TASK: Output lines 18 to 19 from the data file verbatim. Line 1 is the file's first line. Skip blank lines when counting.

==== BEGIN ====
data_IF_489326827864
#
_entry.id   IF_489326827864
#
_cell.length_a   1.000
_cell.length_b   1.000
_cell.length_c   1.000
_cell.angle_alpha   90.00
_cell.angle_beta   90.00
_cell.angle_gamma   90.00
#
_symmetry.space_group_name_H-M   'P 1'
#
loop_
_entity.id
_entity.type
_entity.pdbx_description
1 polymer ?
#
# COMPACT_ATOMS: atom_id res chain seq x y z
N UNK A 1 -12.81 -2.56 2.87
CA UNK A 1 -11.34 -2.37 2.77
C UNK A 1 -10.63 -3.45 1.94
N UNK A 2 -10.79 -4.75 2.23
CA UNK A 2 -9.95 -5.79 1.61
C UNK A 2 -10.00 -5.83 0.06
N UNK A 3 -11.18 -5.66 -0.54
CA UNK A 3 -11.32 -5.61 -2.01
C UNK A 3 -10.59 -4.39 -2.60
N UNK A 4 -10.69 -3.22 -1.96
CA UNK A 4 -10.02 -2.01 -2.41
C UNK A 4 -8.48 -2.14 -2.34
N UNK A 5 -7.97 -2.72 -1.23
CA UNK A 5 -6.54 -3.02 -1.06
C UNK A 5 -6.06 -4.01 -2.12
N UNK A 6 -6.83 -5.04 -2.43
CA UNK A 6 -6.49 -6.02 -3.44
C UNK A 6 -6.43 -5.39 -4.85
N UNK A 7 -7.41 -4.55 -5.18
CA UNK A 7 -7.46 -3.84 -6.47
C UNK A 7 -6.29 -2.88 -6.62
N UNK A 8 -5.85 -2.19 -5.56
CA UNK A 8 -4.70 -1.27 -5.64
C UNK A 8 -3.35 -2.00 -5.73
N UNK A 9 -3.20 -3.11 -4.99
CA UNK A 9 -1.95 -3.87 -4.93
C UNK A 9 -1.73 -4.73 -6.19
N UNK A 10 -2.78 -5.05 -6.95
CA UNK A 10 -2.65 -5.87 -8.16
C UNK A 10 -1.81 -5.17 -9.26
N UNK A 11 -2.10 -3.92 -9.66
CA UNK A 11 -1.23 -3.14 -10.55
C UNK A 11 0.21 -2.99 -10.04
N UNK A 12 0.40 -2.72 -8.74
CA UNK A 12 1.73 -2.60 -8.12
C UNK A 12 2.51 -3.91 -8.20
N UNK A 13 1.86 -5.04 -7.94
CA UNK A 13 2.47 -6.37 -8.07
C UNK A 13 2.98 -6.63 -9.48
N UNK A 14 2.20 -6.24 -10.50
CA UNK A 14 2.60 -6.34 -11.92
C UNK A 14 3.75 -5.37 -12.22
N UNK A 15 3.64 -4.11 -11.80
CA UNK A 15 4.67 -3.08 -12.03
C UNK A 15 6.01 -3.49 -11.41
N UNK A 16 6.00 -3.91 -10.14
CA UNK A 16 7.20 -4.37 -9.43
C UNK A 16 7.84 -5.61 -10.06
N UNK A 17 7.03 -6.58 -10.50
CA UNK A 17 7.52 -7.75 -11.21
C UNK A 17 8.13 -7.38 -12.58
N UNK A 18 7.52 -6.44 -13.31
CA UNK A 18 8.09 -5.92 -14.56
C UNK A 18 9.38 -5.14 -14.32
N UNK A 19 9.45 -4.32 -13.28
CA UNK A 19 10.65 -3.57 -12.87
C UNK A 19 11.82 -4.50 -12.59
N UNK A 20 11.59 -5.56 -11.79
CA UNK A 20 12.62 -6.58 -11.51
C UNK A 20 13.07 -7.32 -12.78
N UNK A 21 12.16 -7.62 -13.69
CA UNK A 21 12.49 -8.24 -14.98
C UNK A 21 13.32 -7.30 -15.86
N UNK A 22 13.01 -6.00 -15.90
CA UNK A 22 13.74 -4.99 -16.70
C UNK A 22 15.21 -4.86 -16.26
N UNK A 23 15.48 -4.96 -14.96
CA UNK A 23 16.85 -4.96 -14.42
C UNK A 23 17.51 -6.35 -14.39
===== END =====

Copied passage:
1 polymer ?
#